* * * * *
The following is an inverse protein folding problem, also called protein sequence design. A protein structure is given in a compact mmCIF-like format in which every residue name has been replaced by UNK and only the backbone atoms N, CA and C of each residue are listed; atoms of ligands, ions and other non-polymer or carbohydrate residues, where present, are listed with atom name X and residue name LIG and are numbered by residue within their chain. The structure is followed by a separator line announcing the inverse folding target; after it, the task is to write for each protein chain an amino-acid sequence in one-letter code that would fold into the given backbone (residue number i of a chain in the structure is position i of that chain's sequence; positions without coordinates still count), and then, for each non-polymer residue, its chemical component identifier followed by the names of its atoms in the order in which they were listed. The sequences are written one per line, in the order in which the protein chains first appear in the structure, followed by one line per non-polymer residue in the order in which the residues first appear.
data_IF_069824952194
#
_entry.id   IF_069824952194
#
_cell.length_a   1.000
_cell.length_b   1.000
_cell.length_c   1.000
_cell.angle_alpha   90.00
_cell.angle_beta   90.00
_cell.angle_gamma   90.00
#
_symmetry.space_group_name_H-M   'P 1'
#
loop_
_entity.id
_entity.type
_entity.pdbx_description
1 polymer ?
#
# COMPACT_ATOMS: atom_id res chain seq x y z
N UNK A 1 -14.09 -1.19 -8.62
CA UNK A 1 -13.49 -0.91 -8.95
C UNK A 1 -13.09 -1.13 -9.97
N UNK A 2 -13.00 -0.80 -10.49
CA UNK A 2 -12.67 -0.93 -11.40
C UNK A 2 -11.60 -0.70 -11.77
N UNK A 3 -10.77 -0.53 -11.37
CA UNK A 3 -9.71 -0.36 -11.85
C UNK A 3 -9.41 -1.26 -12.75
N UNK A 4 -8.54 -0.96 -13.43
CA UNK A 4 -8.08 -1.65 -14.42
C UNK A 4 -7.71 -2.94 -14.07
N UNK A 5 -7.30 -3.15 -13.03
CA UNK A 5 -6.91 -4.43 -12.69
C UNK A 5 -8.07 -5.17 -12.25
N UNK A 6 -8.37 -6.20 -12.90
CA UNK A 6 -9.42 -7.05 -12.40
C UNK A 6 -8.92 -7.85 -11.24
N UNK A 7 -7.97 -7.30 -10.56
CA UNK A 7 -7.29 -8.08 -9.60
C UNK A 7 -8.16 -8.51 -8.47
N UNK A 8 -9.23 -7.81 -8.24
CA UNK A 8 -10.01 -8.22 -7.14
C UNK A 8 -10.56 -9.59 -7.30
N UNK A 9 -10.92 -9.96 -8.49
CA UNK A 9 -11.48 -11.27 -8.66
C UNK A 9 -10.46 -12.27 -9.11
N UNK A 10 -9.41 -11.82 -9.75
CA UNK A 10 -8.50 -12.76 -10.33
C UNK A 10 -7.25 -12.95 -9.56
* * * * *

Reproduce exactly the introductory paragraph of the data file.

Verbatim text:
The following is an inverse protein folding problem, also called protein sequence design. A protein structure is given in a compact mmCIF-like format in which every residue name has been replaced by UNK and only the backbone atoms N, CA and C of each residue are listed; atoms of ligands, ions and other non-polymer or carbohydrate residues, where present, are listed with atom name X and residue name LIG and are numbered by residue within their chain. The structure is followed by a separator line announcing the inverse folding target; after it, the task is to write for each protein chain an amino-acid sequence in one-letter code that would fold into the given backbone (residue number i of a chain in the structure is position i of that chain's sequence; positions without coordinates still count), and then, for each non-polymer residue, its chemical component identifier followed by the names of its atoms in the order in which they were listed. The sequences are written one per line, in the order in which the protein chains first appear in the structure, followed by one line per non-polymer residue in the order in which the residues first appear.